Protocol.txt 6.9 KB

  1. ngIRCd - Next Generation IRC Server
  2. (c)2001-2007 Alexander Barton,
  4. ngIRCd is free software and published under the
  5. terms of the GNU General Public License.
  6. -- Protocol.txt --
  7. I. Compatibility
  8. ~~~~~~~~~~~~~~~~
  9. The ngIRCd implements the Internet Relay Chat (IRC) protocol version 2.10
  10. as defined in RFC ("request for comment") 1459 and 2810-2813. These (and
  11. probably further relevant RFCs) are listed in doc/RFC.txt.
  12. Unfortunately, even the "original" ircd doesn't follow these specifications
  13. in all details. But because the ngIRCd should be a fully compatible
  14. replacement for this server ("ircd") it tries to emulate these differences.
  15. If you don't like this behavior please ./configure the ngIRCd using the
  16. "--enable-strict-rfc" command line option. But keep in mind: not all IRC
  17. clients are compatible with a server configured that way, some can't even
  18. connect at all! Therefore this option usually isn't desired for "normal
  19. server operation".
  20. II. The IRC+ Protocol
  21. ~~~~~~~~~~~~~~~~~~~~~
  22. Starting with version 0.5.0, the ngIRCd extends the original IRC protocol
  23. as defined in RFC 2810-2813. This enhanced protocol is named "IRC+". It is
  24. backwards compatible to the "plain" IRC protocol and will only be used by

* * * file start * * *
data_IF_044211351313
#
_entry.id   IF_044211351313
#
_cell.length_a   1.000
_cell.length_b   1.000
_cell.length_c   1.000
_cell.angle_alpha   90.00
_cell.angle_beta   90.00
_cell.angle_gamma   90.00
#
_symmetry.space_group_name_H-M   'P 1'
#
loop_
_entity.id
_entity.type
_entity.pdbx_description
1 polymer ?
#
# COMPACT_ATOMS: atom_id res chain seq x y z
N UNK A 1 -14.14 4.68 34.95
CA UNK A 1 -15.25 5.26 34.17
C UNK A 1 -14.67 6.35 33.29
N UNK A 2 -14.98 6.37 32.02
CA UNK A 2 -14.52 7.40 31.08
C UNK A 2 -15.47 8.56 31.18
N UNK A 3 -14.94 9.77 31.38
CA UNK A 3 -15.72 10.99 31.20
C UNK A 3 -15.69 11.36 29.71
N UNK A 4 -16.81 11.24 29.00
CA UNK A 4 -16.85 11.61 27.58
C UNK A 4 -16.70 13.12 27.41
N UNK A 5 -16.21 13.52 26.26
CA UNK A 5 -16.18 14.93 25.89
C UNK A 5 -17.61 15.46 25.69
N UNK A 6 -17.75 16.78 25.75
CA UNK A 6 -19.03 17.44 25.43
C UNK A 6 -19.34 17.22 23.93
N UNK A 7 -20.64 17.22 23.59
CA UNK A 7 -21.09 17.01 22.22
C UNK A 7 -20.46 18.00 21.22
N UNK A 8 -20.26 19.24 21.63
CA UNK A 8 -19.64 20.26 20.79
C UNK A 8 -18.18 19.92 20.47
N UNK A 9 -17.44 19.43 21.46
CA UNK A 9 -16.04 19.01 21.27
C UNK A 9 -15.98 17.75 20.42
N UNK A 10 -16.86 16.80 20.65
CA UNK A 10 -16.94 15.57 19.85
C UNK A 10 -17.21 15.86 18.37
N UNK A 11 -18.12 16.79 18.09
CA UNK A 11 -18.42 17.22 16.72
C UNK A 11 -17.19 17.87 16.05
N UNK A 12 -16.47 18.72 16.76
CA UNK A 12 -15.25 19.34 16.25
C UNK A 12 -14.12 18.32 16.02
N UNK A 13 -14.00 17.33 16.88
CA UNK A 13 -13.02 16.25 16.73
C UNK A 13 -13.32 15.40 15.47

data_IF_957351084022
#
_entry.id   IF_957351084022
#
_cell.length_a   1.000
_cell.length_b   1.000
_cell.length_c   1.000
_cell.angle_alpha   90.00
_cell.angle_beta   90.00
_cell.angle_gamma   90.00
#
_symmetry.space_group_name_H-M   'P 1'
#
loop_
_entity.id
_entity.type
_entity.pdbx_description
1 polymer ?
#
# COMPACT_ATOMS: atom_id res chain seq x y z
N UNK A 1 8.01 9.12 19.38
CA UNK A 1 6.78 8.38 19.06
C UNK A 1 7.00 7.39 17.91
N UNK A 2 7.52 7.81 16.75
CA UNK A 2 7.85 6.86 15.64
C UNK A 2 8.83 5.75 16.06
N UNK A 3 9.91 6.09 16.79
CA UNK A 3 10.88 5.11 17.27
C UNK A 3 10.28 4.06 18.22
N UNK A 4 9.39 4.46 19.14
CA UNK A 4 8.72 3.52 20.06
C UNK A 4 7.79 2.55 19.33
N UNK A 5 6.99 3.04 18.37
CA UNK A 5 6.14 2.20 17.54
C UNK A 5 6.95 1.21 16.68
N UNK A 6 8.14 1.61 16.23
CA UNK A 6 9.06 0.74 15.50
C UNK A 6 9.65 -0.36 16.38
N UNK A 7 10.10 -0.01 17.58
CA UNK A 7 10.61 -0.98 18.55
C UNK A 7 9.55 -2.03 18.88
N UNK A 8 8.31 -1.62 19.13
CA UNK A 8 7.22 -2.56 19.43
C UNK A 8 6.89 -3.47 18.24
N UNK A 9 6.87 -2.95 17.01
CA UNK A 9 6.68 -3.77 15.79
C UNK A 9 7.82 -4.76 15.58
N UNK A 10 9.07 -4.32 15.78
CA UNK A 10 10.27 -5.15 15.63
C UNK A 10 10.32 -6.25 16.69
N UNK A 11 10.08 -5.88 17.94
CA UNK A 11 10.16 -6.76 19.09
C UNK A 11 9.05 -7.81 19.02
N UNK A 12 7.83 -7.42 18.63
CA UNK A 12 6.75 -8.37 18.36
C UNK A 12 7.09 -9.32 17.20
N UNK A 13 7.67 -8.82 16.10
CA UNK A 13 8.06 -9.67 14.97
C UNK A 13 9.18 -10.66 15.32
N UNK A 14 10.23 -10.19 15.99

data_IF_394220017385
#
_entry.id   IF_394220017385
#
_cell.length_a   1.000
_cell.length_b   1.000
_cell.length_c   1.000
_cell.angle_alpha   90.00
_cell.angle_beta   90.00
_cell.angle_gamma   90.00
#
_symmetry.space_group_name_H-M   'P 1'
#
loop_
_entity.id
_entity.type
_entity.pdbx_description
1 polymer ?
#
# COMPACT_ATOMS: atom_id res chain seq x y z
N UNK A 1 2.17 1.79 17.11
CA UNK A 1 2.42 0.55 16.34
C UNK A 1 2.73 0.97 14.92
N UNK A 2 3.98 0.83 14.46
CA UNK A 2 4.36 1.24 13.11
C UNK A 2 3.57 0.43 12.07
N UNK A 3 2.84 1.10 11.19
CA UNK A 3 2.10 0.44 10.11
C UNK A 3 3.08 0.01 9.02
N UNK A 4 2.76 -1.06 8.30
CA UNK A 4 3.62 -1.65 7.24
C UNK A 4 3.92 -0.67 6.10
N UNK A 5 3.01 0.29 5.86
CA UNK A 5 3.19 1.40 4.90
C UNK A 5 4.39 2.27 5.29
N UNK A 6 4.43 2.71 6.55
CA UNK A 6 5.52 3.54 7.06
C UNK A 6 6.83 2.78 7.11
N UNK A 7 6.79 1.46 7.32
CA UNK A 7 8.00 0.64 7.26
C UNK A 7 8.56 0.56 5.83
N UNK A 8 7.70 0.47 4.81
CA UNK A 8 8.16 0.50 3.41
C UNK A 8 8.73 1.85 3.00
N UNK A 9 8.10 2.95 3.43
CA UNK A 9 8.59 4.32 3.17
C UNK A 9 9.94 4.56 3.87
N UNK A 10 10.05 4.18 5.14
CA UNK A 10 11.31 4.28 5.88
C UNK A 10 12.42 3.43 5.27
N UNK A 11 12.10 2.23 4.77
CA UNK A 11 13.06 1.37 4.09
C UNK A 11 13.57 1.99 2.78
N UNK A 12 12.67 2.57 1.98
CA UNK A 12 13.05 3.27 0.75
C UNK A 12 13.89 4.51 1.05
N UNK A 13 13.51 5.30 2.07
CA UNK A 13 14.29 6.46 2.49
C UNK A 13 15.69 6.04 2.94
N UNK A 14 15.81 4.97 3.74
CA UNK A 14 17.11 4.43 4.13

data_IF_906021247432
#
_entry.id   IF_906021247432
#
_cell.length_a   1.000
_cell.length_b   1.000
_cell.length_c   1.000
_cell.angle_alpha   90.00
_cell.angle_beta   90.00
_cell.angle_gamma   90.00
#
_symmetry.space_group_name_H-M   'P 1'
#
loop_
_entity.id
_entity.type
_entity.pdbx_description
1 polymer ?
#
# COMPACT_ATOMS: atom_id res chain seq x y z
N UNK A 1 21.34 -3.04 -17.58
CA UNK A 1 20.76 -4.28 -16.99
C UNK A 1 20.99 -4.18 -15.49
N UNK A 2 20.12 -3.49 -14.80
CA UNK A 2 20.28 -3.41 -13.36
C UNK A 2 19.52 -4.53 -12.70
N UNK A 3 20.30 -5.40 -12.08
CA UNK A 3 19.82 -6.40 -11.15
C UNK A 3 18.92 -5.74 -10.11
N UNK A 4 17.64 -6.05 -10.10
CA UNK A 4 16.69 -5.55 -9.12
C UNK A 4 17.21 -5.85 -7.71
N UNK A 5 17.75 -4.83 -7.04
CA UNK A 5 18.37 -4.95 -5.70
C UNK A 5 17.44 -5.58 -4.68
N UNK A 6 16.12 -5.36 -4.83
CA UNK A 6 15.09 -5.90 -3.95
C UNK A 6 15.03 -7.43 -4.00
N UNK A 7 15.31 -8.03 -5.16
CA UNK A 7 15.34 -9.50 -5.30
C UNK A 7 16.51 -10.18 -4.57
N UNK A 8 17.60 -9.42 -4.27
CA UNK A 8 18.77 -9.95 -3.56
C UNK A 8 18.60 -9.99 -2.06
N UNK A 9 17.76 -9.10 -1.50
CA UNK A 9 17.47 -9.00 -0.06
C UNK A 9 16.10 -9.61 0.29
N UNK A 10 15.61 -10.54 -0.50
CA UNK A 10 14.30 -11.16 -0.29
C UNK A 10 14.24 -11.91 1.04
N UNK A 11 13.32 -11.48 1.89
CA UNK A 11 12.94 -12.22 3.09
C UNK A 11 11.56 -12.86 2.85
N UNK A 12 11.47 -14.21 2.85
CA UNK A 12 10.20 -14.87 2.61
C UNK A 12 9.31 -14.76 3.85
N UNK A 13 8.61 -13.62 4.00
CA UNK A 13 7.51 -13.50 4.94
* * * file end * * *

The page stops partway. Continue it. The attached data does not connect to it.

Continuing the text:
25. the ngIRCd if it detects that the peer supports it as well.
  26. The "PASS" command is used to detect the protocol and peer versions see
  27. RFC 2813 (section 4.1.1) and below.
  28. II.1 Register new server link
  29. Command: PASS
  30. Parameters: <password> <version> <flags> [<options>]
  31. Used by: servers only (with these parameters)
  32. <password> is the password for this new server link as defined in the server
  33. configuration which is sent to the peer or received from it.
  34. <version> consists of two parts and is at least 4, at most 14 characters
  35. long: the first four bytes contain the IRC protocol version number, whereas
  36. the first two bytes represent the major version, the last two bytes the
  37. minor version (the string "0210" indicates version 2.10, e.g.).
  38. The following optional(!) 10 bytes contain an implementation-dependent
  39. version number. Servers supporting the IRC+ protocol as defined in this
  40. document provide the string "-IRC+" here.
  41. Example for <version>: "0210-IRC+".
  42. <flags> consists of two parts separated with the character "|" and is at
  43. most 100 bytes long. The first part contains the name of the implementation
  44. (ngIRCd sets this to "ngircd", the original ircd to "IRC", e.g.). The second
  45. part is implementation-dependent and should only be parsed if the peer
  46. supports the IRC+ protocol as well. In this case the following syntax is
  47. used: "<serverversion>[:<serverflags>]".
  48. <serverversion> is an ASCII representation of the clear-text server version
  49. number, <serverflags> indicates the supported IRC+ protocol extensions (and
  50. may be empty!).
  51. The following <serverflags> are defined at the moment:
  52. - C: The server supports the CHANINFO command.
  53. - L: INVITE- and BAN-lists should be synchronized between servers: if the
  54. peer understands this flag, it will send "MODE +I" and "MODE +b"
  55. commands after the server link has been established.
  56. - H: The server supports the "enhanced server handshake", see section II.2
  57. for a detailed description.
  58. - o: IRC operators are allowed to change channel- and channel-user-modes
  59. even if they aren't channel-operator of the affected channel.
  60. - Z: Compressed server links are supported by the server.